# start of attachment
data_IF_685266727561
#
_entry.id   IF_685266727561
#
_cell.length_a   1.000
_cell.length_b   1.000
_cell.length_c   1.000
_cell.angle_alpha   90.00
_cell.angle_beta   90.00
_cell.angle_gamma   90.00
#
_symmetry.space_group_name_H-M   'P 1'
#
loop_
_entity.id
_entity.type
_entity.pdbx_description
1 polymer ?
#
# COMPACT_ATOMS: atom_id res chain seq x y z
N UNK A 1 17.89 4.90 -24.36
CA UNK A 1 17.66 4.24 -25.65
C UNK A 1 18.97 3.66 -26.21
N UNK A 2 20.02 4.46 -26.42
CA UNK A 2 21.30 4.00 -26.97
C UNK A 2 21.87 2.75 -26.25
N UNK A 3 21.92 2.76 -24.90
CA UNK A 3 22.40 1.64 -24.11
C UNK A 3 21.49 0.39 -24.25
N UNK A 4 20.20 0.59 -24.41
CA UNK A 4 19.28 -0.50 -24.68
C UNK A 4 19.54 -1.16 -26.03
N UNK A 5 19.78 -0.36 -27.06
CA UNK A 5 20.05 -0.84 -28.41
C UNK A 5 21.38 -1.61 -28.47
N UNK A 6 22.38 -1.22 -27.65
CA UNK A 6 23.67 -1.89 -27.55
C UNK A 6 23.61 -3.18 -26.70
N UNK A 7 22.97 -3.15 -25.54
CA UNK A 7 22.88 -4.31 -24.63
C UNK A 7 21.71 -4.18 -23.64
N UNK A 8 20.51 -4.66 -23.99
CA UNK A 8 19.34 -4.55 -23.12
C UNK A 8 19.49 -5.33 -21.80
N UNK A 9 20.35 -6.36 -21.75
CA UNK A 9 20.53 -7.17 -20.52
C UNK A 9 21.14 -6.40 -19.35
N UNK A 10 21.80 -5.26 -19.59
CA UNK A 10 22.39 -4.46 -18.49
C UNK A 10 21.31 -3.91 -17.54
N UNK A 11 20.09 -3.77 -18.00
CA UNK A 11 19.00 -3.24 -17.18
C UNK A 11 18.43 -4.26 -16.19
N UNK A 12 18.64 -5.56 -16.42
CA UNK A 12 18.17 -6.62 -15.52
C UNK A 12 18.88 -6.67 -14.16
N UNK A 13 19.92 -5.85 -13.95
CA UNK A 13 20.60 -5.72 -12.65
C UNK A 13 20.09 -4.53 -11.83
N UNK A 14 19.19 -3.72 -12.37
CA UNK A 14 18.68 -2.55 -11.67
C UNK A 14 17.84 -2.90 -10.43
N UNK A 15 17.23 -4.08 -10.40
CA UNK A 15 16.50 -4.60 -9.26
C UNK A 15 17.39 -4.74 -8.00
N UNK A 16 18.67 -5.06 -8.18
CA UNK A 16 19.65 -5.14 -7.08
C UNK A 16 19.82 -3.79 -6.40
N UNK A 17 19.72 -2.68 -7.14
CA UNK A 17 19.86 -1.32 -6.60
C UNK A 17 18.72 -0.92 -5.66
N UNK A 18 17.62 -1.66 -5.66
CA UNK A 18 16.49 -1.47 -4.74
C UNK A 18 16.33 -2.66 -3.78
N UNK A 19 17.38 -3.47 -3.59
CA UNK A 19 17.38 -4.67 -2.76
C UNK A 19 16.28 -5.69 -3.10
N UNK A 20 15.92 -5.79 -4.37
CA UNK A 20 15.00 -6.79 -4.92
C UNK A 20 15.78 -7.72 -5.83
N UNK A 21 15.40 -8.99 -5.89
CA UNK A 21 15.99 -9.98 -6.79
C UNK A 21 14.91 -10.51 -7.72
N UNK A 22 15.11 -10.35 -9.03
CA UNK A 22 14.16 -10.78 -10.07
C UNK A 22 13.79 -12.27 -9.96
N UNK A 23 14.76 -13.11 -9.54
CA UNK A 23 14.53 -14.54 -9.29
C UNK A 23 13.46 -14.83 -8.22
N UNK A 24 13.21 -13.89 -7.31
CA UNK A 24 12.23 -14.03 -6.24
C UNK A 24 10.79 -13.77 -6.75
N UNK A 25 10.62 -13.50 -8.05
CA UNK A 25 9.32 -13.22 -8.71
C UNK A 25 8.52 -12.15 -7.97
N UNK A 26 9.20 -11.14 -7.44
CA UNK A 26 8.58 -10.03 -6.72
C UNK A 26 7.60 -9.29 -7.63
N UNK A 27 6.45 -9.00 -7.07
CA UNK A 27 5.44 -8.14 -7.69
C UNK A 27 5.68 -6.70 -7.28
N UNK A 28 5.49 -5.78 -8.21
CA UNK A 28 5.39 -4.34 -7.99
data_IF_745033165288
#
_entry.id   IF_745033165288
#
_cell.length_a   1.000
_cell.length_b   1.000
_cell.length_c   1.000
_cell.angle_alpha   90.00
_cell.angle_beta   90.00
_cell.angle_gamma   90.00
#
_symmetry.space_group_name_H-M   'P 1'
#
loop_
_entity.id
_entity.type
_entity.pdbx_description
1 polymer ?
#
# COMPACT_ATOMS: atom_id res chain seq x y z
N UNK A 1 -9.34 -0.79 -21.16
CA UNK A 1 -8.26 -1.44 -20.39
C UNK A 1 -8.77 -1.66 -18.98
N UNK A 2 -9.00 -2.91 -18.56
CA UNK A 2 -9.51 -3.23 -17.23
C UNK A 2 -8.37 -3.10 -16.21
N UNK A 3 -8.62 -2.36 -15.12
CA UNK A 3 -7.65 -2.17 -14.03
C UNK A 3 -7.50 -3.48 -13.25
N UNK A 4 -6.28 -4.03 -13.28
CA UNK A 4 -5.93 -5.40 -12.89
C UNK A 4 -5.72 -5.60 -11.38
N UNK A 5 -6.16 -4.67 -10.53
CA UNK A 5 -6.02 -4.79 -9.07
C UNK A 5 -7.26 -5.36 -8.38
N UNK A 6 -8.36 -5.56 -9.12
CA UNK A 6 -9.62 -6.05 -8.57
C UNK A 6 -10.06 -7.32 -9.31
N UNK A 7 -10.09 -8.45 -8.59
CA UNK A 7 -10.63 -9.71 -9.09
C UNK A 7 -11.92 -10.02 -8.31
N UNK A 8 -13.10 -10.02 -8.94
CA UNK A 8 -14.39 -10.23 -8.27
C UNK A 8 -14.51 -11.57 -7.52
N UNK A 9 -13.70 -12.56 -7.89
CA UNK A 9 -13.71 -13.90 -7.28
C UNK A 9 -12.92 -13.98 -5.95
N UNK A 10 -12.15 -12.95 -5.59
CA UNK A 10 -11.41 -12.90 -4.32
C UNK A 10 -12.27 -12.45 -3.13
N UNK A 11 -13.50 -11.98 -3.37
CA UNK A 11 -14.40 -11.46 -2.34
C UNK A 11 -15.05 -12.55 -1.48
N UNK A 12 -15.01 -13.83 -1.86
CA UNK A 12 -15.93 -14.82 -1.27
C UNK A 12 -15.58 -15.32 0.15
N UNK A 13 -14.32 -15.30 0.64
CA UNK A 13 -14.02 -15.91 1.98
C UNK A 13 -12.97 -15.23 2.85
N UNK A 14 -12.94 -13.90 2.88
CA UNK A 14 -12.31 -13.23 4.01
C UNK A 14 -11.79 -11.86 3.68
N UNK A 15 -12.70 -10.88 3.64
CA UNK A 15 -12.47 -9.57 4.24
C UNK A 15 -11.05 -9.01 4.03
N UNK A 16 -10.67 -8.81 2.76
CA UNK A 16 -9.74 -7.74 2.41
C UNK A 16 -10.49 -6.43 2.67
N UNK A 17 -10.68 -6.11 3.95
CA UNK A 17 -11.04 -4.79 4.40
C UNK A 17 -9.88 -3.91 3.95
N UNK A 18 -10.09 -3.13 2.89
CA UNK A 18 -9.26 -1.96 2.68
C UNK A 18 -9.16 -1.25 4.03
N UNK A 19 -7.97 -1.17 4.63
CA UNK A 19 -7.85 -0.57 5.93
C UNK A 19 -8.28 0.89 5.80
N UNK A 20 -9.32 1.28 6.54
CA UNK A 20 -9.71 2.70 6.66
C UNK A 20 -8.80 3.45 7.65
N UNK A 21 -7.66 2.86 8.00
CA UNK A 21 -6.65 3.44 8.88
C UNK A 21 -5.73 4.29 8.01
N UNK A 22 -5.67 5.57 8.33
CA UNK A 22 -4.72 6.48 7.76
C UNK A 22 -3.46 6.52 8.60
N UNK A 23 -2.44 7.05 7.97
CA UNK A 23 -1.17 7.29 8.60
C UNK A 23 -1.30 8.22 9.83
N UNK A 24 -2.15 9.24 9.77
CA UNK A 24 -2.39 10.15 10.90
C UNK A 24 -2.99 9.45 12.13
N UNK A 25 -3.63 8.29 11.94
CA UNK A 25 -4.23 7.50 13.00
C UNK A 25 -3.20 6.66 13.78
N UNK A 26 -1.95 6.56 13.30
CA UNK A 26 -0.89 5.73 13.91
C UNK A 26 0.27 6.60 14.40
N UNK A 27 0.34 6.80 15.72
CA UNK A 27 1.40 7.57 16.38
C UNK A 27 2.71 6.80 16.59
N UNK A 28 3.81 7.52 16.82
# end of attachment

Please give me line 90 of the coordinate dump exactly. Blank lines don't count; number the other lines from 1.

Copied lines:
N UNK A 24 13.21 -13.89 -7.31